A trio of local Scout packs and troops returned into their respective communities Saturday morning, collecting bags filled with canned and non-perishable donations of food. The effort was the final step in this year’s annual Scouting for Food Good Turn food drive.
The previous Saturday had seen scouts distribute bags at homes throughout the Pilot Mountain, Shoals and Pinnacle communities, notifying residents of the drive and asking for donations of food supplies.
Scouts from Pilot Mountain #545, Shoals #561 and Pinnacle #400 each returned to cover their own communities and some surrounding areas before delivering the gathered food to the Pilot Mountain Outreach Center.
Troop and Pack 545 began their morning with a traditional pancake breakfast in the First United Methodist Church Family Life Center. Fifty-two Boy Scouts, Cub Scouts, leaders and volunteers took part during the morning.
After their meal, scouts and adults dispersed in teams with Cub Scouts collecting food from inside the town limits while Boy Scouts focused on outlying areas.
By late morning, an estimated 3,070 pounds of food had been collected by the troop and pack. Scouts then accompanied the mass quantity of food to the outreach center, where they unloaded it to be disbursed as needed to area residents.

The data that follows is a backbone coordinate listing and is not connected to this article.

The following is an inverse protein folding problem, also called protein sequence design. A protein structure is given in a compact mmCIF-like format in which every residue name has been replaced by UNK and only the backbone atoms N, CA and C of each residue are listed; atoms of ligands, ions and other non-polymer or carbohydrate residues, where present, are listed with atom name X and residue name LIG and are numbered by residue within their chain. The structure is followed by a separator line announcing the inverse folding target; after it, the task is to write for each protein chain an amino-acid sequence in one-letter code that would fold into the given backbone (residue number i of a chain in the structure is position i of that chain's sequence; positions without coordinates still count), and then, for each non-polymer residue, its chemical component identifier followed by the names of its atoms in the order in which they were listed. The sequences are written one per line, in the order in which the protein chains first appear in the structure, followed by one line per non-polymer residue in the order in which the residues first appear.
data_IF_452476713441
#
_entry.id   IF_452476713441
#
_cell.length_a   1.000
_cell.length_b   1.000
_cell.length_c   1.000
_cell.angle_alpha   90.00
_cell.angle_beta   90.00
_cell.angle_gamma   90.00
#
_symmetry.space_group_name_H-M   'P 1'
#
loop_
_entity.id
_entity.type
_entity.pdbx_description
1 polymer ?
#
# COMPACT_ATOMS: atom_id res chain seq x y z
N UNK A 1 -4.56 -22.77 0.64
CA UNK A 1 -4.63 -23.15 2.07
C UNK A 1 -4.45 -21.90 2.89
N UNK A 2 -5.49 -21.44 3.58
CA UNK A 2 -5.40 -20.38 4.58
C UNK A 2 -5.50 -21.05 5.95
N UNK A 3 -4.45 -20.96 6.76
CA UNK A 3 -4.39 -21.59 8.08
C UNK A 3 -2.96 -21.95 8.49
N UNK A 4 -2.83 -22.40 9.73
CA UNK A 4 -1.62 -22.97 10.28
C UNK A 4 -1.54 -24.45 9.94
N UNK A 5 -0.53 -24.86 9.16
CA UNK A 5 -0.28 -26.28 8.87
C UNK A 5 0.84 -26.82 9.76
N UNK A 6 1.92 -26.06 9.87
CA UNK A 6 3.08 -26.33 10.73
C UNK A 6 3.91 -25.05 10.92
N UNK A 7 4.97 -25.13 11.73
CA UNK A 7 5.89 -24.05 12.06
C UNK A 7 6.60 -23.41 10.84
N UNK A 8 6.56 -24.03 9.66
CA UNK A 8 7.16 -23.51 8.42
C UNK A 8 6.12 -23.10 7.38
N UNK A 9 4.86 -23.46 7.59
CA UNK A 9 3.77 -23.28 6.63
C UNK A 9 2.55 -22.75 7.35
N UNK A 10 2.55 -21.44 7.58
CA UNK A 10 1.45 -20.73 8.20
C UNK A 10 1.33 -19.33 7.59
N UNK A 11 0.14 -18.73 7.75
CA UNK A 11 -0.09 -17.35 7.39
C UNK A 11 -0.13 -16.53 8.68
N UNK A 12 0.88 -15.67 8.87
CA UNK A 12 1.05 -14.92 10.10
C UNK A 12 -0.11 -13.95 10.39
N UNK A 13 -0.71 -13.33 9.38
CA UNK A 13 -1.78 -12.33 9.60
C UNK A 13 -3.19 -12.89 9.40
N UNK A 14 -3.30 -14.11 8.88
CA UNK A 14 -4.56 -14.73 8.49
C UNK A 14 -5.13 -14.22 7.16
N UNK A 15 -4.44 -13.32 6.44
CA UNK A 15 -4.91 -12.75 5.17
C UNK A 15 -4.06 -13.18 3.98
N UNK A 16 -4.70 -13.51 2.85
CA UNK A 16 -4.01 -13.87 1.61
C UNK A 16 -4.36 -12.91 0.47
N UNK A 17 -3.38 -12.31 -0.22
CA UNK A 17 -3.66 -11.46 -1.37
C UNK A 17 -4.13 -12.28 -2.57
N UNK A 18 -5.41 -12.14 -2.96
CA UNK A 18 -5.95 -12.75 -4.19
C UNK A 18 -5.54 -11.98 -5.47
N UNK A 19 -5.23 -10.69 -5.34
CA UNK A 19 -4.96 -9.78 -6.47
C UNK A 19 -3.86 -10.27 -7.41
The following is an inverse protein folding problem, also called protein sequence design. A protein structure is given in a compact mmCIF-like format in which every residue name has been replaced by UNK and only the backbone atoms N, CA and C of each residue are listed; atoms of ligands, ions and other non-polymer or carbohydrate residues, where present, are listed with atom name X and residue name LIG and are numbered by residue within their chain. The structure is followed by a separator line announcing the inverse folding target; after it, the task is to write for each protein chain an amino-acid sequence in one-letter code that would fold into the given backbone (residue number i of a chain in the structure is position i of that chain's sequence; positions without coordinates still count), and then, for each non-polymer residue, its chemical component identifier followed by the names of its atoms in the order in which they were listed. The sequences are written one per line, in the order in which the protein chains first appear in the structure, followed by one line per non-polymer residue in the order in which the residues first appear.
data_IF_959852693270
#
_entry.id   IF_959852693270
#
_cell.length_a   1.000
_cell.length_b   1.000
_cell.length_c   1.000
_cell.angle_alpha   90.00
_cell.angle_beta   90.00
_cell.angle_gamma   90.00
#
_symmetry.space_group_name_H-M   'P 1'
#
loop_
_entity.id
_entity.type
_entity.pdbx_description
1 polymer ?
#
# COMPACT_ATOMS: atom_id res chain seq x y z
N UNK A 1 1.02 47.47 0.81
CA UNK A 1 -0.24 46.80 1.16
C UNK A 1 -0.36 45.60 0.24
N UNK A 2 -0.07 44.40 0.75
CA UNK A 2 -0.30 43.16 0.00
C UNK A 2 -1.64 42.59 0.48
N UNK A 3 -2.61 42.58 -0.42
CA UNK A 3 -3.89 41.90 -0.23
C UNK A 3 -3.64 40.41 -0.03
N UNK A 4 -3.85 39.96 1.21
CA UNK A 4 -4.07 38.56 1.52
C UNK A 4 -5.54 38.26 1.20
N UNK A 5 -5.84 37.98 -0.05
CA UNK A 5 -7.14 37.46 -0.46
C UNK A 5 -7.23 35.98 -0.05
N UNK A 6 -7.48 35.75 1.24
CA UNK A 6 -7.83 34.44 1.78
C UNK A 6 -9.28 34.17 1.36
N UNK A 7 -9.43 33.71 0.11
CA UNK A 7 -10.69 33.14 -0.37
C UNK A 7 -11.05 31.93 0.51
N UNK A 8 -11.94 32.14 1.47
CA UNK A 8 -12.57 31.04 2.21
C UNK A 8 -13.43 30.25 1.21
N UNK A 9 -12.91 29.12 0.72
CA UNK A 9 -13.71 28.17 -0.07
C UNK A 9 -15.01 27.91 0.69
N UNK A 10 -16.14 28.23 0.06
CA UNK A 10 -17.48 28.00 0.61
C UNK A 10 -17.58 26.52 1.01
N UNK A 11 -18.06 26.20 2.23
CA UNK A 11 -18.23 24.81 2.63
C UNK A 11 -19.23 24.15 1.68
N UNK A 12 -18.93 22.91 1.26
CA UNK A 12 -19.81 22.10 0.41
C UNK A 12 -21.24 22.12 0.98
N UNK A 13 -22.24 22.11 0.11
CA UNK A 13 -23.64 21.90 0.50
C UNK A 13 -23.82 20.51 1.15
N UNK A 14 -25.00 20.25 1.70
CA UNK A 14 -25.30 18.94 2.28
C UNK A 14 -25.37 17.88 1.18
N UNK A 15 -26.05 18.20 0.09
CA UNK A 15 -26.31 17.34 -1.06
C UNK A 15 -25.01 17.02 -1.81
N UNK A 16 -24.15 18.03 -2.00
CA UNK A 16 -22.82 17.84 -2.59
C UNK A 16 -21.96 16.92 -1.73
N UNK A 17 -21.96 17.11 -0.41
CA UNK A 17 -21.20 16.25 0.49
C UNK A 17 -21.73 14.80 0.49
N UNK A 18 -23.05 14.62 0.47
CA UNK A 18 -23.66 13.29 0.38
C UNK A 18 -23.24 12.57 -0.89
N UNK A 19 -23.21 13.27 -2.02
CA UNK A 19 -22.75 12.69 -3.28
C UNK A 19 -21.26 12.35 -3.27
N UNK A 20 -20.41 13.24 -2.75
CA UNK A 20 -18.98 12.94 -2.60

“We were pleased with what these kids were able to do,” Troop 545 Scoutmaster Donnie Diamont said. “Our donations were up this year. The older scouts helped with the younger ones and it all worked out really well. We’re proud of them all.”
Pinnacle Troop and Pack 400 also reported a busy morning, collecting an estimated 2,300 pounds of food while Shoals Troop and Pack 561 took top honors for the day with donations estimated at 3,800 pounds.
“Our donations may have been down a little this year,” noted Troop 561’s Bobby Key. “But we had a good turnout of scouts and everybody worked together. It was a good day.”
According to Pilot Mountain Outreach Center Co-Director Jimmy Caparolie, the Scouting For Food project is one of three major efforts held early in the year that cumulatively bring in about one-third to one-half of the food the center will distributed throughout the year. The two other annual efforts are the holiday Friends Feeding Friends Food Drive, involving area schools, and the Postal Service effort held in early May.
“We appreciate the scouts doing this,” Caparolie said. “It comes at a good time and it’s a blessing. A whole lot of food comes in on this one day and all of it stays in our community. Between this and our other two major food drives, that’s several thousand pounds of food that we couldn’t get any other way. There’s no doubt that not having it would change what we’re able to do.”